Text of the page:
Sunday, April 30, 2006

The Testament by John Grisham

The Testament is a sort of departure for John Grisham. The Mississippi born author, who became a bestseller with his second novel, has been experimenting with his last few releases. Instead of the stock legal thrillers for which he is known, Grisham has worked to provide readers with a bit of humor and adventure. The Testament is probably the most successful of those experimental novels.

The story begins with Troy Phelan, a communications billionaire with a mess of a private life. Phelan has amassed a fortune worth $11 billion in his lifetime, but he has no one to whom he wants to leave the money. He has three ex-wives and six children, and none of them are worth the money, in his mind. So Phelan sets up a trick, which is where the book begins.

He has each family of children bring in a psychiatrist. The panel examines Phelan and declares him to be competent. Phelan signs a will in front of everyone and then has them leave with the impression that the will divides the money evenly between the six children. Instead as they are leaving, Phelan pulls out a handwritten holographic will and leaves them very little. Then he jumps to his death.

The mystery will leaves a small sum to each of the six children and the rest of the fortune to Rachel Lane, who is an illegitimate child. No one knew of Rachel before the will, and Phelan left with only a clue about how to find her. She is a missionary in the Pantanal, a large swamp in the area bordering Brazil and Bolivia. She is without communication with the world, and Phelan leaves it to his lawyers to find her and give her the money.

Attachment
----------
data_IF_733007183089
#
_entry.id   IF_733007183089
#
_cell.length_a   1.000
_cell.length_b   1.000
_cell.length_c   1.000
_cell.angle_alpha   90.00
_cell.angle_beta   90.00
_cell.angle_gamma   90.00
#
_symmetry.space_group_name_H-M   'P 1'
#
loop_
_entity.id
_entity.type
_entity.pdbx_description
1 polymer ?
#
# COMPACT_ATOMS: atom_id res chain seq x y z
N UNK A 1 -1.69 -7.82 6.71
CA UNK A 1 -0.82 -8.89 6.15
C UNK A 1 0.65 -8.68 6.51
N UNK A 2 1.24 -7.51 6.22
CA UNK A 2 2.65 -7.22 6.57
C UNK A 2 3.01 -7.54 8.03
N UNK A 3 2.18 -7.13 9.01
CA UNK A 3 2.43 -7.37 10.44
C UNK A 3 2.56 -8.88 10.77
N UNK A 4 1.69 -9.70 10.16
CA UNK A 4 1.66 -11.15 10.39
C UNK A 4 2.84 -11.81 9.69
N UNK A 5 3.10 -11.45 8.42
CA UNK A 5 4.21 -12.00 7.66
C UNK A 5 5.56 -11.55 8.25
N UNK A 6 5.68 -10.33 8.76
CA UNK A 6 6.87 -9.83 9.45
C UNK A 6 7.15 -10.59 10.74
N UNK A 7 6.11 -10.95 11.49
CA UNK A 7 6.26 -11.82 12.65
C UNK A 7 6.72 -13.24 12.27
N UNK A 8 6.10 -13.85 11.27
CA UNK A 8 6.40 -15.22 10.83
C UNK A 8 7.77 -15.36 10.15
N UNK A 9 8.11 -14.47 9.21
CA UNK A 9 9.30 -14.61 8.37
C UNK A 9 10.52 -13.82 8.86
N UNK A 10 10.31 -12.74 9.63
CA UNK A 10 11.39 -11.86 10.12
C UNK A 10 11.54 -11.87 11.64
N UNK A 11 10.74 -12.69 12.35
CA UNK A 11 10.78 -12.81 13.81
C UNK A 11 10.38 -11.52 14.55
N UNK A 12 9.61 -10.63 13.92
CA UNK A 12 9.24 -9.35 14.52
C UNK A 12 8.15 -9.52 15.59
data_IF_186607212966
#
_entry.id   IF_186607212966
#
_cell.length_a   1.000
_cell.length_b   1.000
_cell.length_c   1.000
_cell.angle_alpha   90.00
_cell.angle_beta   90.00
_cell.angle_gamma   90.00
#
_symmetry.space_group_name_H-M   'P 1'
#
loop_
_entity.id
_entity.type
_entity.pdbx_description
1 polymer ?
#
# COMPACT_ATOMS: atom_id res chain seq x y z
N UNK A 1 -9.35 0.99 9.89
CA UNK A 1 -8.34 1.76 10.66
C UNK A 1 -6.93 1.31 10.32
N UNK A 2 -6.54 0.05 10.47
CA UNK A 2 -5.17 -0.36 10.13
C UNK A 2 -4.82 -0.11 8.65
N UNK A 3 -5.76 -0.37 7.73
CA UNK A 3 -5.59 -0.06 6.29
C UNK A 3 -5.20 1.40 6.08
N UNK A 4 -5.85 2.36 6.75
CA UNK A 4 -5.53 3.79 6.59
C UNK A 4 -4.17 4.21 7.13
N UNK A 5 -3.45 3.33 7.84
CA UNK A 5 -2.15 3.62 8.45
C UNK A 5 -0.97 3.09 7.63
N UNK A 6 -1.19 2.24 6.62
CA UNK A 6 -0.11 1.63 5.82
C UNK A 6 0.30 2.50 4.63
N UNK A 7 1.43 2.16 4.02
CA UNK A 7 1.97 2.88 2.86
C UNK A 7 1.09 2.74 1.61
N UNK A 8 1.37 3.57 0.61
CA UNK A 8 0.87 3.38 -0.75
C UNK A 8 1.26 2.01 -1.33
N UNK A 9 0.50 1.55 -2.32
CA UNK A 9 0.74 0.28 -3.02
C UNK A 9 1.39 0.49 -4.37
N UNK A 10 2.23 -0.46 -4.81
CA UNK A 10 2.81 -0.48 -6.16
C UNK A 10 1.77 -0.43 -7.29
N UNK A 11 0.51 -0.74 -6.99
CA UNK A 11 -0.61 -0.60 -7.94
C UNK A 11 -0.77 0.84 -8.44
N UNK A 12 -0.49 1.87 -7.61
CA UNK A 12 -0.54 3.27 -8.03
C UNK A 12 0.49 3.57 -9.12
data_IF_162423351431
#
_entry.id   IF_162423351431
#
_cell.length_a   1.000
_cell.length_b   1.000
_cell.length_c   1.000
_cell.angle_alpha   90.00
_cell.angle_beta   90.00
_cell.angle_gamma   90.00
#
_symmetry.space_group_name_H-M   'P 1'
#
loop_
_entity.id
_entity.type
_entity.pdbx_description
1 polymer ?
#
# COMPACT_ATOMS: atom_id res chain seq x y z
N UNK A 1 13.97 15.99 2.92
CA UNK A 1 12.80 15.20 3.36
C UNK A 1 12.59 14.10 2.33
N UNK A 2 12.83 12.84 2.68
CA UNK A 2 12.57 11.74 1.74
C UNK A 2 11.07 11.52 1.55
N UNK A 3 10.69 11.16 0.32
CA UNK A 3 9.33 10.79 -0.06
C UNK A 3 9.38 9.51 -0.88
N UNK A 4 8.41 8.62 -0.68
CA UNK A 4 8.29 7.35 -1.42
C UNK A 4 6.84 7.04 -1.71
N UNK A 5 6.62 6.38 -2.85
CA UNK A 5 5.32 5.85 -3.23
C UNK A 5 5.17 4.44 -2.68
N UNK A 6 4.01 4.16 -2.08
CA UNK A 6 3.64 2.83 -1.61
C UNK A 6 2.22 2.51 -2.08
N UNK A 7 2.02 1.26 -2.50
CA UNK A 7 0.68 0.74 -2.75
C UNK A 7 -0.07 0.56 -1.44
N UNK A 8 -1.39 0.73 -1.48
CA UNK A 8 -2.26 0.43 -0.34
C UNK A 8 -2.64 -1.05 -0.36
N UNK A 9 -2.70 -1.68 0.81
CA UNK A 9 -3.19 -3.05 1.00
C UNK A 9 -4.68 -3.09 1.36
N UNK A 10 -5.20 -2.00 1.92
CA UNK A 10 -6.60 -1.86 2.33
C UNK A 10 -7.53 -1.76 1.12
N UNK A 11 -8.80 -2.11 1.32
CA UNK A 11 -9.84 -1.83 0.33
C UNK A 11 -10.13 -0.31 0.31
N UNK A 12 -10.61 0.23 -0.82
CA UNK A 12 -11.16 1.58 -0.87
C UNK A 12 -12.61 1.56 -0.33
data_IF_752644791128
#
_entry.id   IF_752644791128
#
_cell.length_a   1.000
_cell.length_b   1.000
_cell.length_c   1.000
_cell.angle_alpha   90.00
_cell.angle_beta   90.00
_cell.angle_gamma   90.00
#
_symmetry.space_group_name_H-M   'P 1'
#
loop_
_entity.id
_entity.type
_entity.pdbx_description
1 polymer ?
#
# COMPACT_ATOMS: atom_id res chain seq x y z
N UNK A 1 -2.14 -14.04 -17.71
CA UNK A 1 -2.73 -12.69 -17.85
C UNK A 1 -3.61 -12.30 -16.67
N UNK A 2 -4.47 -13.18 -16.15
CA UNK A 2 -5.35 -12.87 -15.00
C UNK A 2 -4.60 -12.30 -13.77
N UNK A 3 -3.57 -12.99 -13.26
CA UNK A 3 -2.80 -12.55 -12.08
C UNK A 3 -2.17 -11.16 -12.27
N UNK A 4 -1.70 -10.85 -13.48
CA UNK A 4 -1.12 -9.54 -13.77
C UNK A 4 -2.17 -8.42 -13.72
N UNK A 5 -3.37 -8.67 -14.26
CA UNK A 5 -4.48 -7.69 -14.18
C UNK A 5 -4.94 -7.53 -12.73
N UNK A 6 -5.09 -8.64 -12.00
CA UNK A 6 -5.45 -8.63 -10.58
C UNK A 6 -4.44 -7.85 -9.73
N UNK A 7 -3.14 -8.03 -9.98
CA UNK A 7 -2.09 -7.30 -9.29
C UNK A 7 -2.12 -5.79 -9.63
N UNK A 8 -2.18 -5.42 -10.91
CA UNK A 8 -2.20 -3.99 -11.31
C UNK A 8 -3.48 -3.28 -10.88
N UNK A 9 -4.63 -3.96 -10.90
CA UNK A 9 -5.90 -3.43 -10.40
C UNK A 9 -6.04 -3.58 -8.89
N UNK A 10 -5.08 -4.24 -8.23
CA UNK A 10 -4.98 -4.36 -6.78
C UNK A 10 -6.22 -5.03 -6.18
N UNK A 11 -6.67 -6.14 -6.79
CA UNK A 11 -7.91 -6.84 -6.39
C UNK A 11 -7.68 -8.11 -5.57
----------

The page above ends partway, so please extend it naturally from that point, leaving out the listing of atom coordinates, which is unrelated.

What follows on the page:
And so the story begins. Josh Stafford, who is the primary attorney for the Phelan business matters, sends one of his attorneys, just out of rehab and with problems of his own, to the Pantanal to track Rachel down. She is living with a group of natives called Ipicas, but the firm knows little about how to find her.

Nate, the attorney charged with the location of Rachel Lane, finds himself on a whirlwind adventure, when he heads Brazil to find Rachel. First he tries to fly a small plane over the swamp to locate a settlement of the Indians, but the plane crashes in a huge storm, and he ends up deserted on a small farm in the middle of nowhere.

Then he and his hired guide, Jevy, charter the Santa Loura, a small boat but one of the best to sail the Pantanal. They take the boat, eventually leaving it because they need a small motorboat. The Santa Loura subsequently sinks; they run out of food and gas; get lost in the swamp; and Nate contracts dengue fever.

Meanwhile the six other Phelan children and their bevy of lawyers are chomping at the bit to contest the will. The will claims that anyone who contests it forfeits her or his portion of the original settlement, but the Phelan children pay little attention to the wishes of their late father. Instead they hire lawyers, PR firms, and put on a show, claiming that their father was of diminished mental capacity when he made his final will.

They are much unlike their sister, Rachel, who rebuffs Nate when he finally reaches her. The life of service to God Rachel chose for herself does not involve money. The Ipicas do not use money, and she plans to live with them until her death. She has no reason to believe that she will ever need the fortune that her father left to her.

This beginning of this tale moves rather slowly, as the reader must get acquainted with all of the elements and the people involved. Grisham does a commendable job, however, of letting the reader get closest to Nate, who under another pen would not be an admirable character. Instead the reader wants Nate to succeed in finding Rachel and to make it out of the Pantanal alive. The Testament is one of the better experimental works Grisham has put out in recent years and is worthy of a read on that beach vacation.

By Julia Mercer

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